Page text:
Yacht Class n°28 (march-april-may 2022)
The biggest model in the standard range, the new Lagoon 55 is clearly inspired by the superior features of the maxi yachts Sixty 5 and Seventy 7. She has more generous outdoors while, inside, the layout is more sophisticated and of higher quality. This catamaran is very attractive.
Written by: Christophe Varène – Photos: All rights reserved
To get on board a Lagoon is like embarking on one of the most beautiful yachting “success stories”. In addition, the fact that it is the new Lagoon 55 adds a historical dimension. Indeed, in 1987, after first successful experiences developed by Jeanneau Techniques Avancées (JTA) in ocean racing multihulls, the newly created Lagoon department launched the first two Lagoon 55 and some twenty units of that time are still sailing the seas of the world. There were followed by many models, from 40 to 77 feet, including the recent Sixty 5 and Seventy 7. After a growth of 20% over the last three years, no less than 6 000 catamarans fly the brand’s flag around the world. Models of 50 feet and over are now built in Bordeaux in a 100 000 m2 facilities employing 1 000 people and producing 100 boats per year.
Pleasant sensations at the helm
The conditions were cold in La Rochelle for our sea trial of this new Lagoon 55, with a breeze of about fifteen knots. The skipper at the flybridge helm can see the port manoeuvre on the screen facing him thanks to two cameras aimed at the stern skirts. The boat is fitted with a bow thruster, yet it should not be used often since, thanks to the distance between the two engines, she can rotate on the spot. To reach the open sea, the two 115 hp Nanni propels the Lagoon at a fast speed of 9 knots, 1900 rpm. Time had come to set and trim the sails helped by the three electric winches fitted near the helmsman. The mast is in aluminium while canoe boom is in carbon. The Code 0 – one can only regret that its sheets run across the side decks – was unfurled and the speed stabilized around 7 knots. It even increased by nearly 2 knots by replacing this headsail with the self-tacking genoa and by reducing the angle to have then a stronger apparent wind. The tacks were fast, taking advantage of the headway, without too much loss of speed, and one could even feel some pleasant sensations at the helm. The image of slow and massive cruising catamarans seems a bit outdated and no one will complain about that. VPLP naval architects, well-known specialists in racing multihulls, are a long-standing partner of Lagoon and have undoubtedly contributed to this positive development.
Interesting volumes in the hulls
In the four-cabin layout, the sleeping accommodations are accessible from the saloon via two six-step staircases, such a depth providing interesting volumes. The port hull has a landing accommodating the washing machine, tumble dryer, fridge and storage units. There, two cabins – one towards the bow, the other at the stern – have large double beds with a nice sea view even when lying down. Each cabin has bookshelves, wardrobes and an en suite with shower cubicle. The starboard hull houses the master suite, where what is the linen closet in the opposite hull has become a dressing area with independent shower and toilet. In addition to a large double bed, the large aft bedroom has a sofa, desk and plenty of storage space thanks to the shelves and drawers. The forward cabin is slightly smaller than the one on the other side because of the master suite.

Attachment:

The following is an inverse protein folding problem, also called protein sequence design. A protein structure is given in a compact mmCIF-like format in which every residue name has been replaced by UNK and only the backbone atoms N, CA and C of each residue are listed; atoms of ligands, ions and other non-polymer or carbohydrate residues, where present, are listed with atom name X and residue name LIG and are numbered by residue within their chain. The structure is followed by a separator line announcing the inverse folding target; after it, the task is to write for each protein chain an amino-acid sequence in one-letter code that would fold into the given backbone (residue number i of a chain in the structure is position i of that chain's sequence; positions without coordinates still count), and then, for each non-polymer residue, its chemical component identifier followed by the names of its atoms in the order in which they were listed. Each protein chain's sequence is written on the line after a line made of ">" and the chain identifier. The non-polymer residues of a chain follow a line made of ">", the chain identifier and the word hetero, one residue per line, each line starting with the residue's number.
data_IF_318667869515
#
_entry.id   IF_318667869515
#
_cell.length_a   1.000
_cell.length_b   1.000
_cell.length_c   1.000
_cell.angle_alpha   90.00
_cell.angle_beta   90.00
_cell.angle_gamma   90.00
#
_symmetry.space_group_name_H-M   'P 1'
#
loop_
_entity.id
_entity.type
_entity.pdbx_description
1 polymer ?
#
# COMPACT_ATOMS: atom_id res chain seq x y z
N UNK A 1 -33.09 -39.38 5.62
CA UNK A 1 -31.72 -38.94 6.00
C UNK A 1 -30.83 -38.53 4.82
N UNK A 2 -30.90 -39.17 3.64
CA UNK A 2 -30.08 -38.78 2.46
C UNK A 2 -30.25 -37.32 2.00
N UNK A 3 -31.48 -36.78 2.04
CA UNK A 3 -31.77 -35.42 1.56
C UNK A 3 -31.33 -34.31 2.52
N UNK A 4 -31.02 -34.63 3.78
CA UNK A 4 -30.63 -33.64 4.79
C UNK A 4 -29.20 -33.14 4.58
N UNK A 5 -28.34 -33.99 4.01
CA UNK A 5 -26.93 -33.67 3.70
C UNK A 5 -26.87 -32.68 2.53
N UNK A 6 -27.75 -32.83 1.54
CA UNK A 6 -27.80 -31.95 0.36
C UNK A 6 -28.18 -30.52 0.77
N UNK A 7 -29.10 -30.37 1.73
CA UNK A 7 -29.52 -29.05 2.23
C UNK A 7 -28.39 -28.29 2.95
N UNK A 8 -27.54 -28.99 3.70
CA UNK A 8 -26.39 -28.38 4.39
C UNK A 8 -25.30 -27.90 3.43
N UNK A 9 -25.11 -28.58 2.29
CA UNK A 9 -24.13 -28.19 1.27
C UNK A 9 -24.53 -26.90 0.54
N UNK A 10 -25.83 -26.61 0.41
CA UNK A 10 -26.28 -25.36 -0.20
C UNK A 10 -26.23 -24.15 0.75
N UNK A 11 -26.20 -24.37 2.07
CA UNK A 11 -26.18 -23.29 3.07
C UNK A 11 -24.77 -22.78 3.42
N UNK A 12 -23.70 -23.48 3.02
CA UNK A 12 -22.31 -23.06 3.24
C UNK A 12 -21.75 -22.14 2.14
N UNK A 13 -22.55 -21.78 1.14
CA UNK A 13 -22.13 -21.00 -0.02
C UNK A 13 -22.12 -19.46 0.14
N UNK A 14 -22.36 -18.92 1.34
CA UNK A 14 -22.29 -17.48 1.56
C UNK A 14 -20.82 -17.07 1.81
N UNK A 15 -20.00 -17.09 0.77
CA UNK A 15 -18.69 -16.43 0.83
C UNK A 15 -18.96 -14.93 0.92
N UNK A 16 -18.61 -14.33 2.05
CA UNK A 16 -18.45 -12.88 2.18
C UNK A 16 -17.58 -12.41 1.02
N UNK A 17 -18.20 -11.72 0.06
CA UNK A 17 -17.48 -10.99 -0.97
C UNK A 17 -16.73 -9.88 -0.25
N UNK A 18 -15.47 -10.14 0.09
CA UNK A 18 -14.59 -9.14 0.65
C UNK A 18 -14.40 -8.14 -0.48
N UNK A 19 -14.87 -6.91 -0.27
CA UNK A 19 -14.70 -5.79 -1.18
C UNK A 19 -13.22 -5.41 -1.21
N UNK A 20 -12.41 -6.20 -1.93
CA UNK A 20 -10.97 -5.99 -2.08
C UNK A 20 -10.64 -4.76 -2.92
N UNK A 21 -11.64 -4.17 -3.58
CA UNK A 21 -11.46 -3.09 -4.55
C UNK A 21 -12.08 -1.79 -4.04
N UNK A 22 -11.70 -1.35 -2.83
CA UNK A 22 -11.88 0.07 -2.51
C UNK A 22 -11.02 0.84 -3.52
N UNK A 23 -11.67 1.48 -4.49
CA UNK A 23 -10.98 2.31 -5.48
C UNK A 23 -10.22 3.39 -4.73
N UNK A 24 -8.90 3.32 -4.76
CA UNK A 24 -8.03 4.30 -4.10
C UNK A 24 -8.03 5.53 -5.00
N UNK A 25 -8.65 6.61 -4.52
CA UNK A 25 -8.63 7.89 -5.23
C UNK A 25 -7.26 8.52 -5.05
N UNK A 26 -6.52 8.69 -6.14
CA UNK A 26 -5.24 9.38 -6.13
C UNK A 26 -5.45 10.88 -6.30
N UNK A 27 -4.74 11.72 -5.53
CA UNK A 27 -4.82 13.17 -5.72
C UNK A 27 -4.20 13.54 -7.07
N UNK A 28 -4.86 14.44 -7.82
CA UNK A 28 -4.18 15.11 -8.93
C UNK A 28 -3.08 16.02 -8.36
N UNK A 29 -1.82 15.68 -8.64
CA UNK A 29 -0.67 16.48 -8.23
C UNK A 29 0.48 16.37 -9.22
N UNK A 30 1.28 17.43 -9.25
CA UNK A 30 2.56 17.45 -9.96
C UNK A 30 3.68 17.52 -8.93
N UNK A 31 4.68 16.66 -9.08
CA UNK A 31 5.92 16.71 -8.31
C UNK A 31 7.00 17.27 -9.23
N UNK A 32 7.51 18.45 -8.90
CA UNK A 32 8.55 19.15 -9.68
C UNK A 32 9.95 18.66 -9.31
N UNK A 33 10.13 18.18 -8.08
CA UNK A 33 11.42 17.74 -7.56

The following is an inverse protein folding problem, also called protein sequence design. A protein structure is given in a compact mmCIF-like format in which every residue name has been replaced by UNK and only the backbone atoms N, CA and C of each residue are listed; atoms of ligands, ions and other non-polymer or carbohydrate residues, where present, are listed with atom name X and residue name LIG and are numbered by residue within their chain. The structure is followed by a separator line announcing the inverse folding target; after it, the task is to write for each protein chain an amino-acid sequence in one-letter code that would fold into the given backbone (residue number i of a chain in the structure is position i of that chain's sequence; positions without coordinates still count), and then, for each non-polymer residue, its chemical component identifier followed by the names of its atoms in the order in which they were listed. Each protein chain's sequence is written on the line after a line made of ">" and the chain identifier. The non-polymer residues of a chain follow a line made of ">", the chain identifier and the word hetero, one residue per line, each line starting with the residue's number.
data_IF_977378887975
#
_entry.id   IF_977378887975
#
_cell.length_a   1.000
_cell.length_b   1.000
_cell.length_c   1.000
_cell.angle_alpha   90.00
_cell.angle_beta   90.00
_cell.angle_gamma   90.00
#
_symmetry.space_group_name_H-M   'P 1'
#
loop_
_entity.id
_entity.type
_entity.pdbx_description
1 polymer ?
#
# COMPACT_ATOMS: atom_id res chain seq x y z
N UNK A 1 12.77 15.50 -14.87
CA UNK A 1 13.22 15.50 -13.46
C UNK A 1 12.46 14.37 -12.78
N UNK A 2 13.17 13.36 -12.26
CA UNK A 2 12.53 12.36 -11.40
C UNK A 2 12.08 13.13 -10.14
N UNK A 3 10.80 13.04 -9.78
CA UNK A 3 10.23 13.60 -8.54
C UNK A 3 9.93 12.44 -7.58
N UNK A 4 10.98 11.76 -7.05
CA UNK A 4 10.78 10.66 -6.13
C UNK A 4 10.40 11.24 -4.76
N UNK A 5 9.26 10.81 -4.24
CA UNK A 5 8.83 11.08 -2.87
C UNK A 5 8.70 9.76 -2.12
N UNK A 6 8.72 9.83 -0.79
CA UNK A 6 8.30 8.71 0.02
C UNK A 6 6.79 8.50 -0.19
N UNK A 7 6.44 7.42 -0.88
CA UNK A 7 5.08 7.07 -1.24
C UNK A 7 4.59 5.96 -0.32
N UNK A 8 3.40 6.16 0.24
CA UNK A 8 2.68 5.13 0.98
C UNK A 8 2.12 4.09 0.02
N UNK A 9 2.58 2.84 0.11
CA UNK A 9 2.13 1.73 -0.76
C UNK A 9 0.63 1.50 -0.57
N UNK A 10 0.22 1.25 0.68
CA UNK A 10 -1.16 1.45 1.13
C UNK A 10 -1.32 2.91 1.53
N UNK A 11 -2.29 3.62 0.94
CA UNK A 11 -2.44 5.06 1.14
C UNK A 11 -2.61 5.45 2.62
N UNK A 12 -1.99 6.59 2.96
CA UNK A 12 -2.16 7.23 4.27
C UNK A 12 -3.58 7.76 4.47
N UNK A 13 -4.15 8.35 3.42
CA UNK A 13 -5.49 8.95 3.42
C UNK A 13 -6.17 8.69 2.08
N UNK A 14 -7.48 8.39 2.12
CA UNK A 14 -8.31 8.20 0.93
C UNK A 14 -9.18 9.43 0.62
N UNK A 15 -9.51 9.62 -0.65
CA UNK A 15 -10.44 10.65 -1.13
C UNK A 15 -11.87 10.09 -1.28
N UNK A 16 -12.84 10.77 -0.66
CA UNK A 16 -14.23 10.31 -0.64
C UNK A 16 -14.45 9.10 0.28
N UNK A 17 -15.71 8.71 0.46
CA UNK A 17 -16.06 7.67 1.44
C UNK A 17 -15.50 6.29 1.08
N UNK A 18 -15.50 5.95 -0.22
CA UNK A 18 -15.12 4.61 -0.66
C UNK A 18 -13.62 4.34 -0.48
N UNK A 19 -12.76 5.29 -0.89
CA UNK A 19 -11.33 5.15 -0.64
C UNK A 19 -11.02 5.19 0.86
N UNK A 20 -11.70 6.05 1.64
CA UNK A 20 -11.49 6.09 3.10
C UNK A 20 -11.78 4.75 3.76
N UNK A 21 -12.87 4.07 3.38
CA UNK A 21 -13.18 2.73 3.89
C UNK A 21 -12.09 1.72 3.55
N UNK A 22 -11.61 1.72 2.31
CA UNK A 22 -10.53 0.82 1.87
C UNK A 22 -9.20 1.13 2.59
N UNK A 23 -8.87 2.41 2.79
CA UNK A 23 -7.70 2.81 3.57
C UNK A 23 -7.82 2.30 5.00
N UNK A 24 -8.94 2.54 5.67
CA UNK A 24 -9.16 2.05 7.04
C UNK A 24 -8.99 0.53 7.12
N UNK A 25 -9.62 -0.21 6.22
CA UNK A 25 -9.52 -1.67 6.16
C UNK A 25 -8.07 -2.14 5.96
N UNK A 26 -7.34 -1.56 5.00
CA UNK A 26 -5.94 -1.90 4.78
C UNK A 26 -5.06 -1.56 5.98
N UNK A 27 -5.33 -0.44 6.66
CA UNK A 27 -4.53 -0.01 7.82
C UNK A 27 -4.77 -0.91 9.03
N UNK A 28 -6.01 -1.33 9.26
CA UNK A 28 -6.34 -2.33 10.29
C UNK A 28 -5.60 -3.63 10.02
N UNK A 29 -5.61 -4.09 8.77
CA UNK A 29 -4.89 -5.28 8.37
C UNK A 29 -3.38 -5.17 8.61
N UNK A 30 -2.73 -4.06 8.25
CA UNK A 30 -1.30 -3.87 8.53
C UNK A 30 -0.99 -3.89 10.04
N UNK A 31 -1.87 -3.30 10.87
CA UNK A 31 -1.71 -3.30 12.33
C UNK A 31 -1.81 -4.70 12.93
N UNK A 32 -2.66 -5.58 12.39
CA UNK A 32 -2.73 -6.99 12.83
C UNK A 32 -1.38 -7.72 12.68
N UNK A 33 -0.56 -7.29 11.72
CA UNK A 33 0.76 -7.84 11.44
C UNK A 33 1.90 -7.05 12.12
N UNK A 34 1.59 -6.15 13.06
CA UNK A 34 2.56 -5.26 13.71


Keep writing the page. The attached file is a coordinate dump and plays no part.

The Lagoon 55 has undergone a real upgrade, with a special attention to comfort features. Each exterior space has been given more surface area, the interior volumes boasts carefully chosen materials while a significant work had been done regarding natural and artificial light. If everything is provided for the pleasure of coastal cruising, offshore sailing enthusiasts can also count on eight optional solar panels to increase energy autonomy. The world of luxury yachts is really not far away.
Four, five or six cabins
As the replacement to the 52, the Lagoon 55 becomes the flagship of the “standard” range, just below the two luxurious Sixty 5 and Seventy 7. With her layout and services, she was intended as a link between these two worlds. Outside, the living spaces are spread out over different levels: the flybridge – only accessible by the portside deck in the standard version – where there is dining area, a table for eight, an aft sunpad and a kitchenette. There is also the foredeck and its pleasant U-shaped seating area that can be protected either by a bimini that can be used when sailing or by a lighter shade sail and finally the vast cockpit (25 m2!) with its sofas, a beautiful table for twelve guests, a bar with fridge and ice maker and the two companionways leading to the swim areas and the hydraulic platform. The circulation between these areas is facilitated by the size of the boat and the pulpit, railings and handrails. First hull of the series to be launched, the Lagoon 55 we tested has four cabins. She can also come with five or six cabins, also all en suite. But first, let’s start with the saloon that immediately strucks by its pure lines and bright layout by Nauta Design. This place is surrounded by high windows and two deck hatches, useful to monitor the sails, for the natural lighting. Note that the installation of sunbeds on the flybridge, forward of the mast, significantly reduces the light inside. At the entrance, on portside, the chart table is quickly accessible to the skipper from the outside helm station. Opposite is the long L-shaped galley fitted with all the equipment required to seduce the finest cooks. Finally, towards the front, a welcoming L-shaped sofa surrounds a coffee table that can also be raised for inside meals during the cool season.